Local & State Voices

Money and admissions? At Duke, that’s nothing new

For years, Duke University gave special consideration for admission to students of wealthy parents.
For years, Duke University gave special consideration for admission to students of wealthy parents. N&O file photo

The scandal involving rich parents who hired specialists to cheat their kids into prestigious colleges is further evidence that some rich parents are corrupt and stupid. A smarter course would have been to skip the sleazy middleman and deal directly with the schools.

There’s a rich tradition of schools admitting otherwise unqualified students from wealthy families. A prominent example is Harvard’s admission of Jared Kushner, a lackluster prep school student, after his father pledged $2.5 million to the school. The family denies any tit-for-tat. Harvard is mum.

Daniel J. Golden, then a Wall Street Journal reporter, documented this practice in an investigation that won a 2004 Pulitzer Prize. His findings involved many prestigious schools, including Duke University. His Feb. 20, 2003, report was headlined “Seeking Big Donors, Duke Woos Beneficent ‘Development Admits’.”

“Development admits” was the term used for students who received special consideration for admission because of their parents’ wealth. Usually they had worse academic records than usually required for admission. Often their parents became big donors to the schools.

Golden reported that the late Terry Sanford, Duke president from 1969 to 1985, used development admits “on a large scale.”

Sanford, a gregarious, widely respected and well-connected former N.C. governor, had what he called an “outrageous ambition” to elevate Duke from a regional university to national prominence.

That would require fund-raising on an unprecedented level. When Sanford became president, Duke had a $1 million operating deficit and alumni giving was moribund.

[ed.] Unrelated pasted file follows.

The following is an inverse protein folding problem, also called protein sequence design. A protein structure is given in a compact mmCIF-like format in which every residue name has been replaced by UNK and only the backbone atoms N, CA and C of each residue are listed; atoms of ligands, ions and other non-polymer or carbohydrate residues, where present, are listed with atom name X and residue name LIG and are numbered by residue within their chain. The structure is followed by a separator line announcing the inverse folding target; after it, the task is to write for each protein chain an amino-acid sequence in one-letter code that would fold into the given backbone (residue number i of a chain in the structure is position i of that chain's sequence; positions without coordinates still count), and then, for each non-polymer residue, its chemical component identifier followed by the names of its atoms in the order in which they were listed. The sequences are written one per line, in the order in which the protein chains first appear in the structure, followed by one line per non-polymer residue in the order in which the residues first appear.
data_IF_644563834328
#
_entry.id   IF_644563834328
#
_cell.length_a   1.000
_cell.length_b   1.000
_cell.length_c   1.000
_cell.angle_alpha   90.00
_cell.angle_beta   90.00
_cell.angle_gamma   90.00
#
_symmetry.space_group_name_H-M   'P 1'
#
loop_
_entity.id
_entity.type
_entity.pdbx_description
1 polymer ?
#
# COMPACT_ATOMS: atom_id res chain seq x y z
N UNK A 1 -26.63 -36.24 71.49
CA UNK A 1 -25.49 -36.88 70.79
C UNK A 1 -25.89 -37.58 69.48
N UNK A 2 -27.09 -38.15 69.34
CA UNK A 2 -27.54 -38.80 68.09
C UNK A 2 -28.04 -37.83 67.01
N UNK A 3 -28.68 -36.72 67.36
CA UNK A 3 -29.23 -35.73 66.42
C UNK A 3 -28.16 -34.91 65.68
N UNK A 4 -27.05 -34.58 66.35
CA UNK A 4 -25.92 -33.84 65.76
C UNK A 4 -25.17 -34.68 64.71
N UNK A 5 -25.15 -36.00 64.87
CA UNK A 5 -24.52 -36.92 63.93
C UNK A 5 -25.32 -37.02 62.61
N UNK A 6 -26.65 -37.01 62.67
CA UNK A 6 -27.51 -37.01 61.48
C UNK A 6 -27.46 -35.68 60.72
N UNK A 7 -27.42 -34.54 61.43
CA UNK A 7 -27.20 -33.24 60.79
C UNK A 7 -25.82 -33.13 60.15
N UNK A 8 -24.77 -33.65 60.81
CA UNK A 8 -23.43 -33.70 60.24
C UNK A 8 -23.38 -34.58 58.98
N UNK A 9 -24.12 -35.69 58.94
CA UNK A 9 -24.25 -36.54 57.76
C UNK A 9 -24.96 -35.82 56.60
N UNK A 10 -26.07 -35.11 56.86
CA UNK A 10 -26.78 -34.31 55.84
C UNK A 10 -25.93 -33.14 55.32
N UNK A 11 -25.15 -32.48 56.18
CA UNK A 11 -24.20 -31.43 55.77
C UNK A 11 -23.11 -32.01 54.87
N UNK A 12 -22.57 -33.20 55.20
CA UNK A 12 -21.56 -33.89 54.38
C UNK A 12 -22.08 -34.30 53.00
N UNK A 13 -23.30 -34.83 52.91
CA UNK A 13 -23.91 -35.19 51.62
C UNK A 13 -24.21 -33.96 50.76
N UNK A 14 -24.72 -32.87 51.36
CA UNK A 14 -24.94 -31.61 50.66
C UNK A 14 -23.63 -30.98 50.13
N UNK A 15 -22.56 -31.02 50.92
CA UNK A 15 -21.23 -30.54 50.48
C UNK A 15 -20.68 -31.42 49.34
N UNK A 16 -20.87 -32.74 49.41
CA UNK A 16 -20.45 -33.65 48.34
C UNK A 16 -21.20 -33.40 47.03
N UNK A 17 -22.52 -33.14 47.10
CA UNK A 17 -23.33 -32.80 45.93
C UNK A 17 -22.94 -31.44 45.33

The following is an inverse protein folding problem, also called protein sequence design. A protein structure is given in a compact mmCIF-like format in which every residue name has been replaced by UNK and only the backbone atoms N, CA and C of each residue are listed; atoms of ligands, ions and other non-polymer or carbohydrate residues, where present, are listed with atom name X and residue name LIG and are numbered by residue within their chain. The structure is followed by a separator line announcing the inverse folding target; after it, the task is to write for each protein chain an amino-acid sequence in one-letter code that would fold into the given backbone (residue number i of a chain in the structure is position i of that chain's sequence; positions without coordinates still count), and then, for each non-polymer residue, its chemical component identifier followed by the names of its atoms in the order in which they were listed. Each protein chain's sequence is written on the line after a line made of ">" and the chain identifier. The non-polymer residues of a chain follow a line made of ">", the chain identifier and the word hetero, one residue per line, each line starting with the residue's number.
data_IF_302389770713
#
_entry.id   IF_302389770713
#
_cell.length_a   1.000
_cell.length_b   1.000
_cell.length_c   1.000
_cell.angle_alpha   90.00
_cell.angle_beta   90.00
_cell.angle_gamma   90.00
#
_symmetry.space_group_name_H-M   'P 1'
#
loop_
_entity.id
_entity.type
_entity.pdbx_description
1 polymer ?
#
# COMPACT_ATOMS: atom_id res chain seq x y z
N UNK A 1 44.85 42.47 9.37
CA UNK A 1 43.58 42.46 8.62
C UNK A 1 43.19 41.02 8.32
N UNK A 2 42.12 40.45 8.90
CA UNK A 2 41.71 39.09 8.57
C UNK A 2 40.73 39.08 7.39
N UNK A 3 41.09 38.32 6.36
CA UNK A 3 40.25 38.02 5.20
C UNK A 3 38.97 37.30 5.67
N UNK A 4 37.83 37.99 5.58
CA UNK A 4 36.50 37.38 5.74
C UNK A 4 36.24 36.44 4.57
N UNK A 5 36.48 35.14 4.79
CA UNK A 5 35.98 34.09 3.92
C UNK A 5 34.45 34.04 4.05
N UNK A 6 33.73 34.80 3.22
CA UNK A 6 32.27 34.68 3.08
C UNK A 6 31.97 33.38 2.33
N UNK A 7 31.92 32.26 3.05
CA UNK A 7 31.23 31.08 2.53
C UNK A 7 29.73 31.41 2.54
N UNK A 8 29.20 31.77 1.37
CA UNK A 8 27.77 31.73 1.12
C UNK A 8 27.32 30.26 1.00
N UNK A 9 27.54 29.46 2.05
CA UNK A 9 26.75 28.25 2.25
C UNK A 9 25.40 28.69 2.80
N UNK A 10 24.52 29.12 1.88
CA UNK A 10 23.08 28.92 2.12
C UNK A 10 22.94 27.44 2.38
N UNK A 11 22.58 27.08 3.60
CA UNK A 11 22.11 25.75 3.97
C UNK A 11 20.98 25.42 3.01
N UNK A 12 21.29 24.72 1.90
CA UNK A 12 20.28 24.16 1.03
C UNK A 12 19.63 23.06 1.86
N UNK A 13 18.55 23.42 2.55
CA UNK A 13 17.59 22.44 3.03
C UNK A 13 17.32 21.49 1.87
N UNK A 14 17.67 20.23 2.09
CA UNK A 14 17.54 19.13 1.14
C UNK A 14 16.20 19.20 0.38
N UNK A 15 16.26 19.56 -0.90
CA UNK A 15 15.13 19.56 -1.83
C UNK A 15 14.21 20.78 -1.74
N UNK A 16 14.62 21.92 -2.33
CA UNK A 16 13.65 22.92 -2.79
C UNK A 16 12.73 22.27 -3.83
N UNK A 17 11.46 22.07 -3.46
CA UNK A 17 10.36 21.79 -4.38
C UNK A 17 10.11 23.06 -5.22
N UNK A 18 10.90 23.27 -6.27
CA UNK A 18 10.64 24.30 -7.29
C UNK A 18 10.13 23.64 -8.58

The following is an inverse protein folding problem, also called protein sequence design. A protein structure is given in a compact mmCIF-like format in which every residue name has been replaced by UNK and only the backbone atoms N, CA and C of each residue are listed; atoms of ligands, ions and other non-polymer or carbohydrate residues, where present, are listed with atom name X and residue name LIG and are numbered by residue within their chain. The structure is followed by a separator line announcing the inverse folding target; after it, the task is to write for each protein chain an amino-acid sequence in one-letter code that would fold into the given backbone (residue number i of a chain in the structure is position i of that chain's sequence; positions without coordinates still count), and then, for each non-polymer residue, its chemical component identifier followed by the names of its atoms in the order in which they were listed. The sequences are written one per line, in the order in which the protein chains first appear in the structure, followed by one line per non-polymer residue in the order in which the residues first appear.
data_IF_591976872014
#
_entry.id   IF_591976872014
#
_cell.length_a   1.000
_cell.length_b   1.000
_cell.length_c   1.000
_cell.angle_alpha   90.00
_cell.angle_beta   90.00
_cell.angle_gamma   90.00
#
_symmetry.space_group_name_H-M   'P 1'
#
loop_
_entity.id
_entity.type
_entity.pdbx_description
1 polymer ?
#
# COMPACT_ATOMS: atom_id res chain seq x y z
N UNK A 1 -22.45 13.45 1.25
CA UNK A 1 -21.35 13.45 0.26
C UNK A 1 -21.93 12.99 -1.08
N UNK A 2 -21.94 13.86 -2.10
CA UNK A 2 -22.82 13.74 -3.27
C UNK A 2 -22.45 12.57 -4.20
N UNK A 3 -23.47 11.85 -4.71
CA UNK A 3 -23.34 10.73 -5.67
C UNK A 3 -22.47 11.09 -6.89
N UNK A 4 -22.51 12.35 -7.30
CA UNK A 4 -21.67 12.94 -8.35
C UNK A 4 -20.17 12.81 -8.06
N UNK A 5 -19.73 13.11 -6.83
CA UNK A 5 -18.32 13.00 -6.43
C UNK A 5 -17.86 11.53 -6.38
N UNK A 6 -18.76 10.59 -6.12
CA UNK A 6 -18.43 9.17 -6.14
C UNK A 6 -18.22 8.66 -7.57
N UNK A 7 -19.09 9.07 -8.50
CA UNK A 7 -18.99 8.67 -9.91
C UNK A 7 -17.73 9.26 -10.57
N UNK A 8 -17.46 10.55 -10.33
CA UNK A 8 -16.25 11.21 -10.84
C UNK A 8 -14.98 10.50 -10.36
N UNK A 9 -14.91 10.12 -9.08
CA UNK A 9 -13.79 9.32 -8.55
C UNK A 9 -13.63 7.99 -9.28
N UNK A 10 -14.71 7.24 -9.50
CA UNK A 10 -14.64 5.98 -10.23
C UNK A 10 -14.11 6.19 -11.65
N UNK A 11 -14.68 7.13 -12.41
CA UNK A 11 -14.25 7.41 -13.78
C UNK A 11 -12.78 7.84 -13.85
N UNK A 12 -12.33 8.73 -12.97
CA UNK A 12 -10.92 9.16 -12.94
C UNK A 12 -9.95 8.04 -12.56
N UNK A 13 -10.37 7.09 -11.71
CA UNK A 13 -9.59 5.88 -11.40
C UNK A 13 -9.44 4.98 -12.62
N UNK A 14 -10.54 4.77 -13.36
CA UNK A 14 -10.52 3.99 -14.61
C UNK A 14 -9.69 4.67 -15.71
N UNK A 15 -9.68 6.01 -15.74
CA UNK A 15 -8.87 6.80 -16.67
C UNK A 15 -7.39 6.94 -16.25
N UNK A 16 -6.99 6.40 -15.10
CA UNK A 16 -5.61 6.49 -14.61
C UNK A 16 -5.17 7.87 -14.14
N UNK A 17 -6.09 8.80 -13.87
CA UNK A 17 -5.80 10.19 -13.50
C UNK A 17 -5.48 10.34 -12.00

Sanford was not reluctant to ask rich people for money, even those who had little or no prior relationship with Duke.

Court documents released Tuesdays shows dozens of celebrities and coaches have been charged with participating in a college admissions scam to get their children into prestigious schools.

Duke also zeroed in on wealthy families. Here’s how reporter Golden described the process:

“Through its own network and names supplied by trustees, alumni, donors and others, the development office identifies about 500 likely applicants with rich or powerful parents who are not alumni. (Children of major alumni donors are given similar preference in a separate process.) It cultivates them with campus tours and basic admissions advice; for instance, applying early increases their chances. It also relays the names to the admissions office, which returns word if any of the students forget to apply – so development can remind them.”

Sanford was wildly successful. During his presidency alumni giving rose from $750,000 to nearly $6 million and Duke’s endowment grew from $80 million to $200 million. By the time he retired, Duke was recognized as a great national university.

After Sanford, Duke officials said family wealth no longer played a dominant role in admissions. But hardly anyone denies it remains a factor, there and elsewhere.

Duke continues to enroll an imposing number of wealthy students. According to a 2017 report in the New York Times, 19.7 percent of Duke students came from families with incomes in the top 1 percent nationally ($630,000 and up), more than Yale (18.7 percent), Princeton (17 percent), Harvard (15.1 percent) and UNC Chapel Hill (6 percent).

Ed Williams, a University of Mississippi graduate, retired in 2008 after 25 years as editor of The Observer’s editorial pages. His son is a graduate of Princeton and Duke law school.
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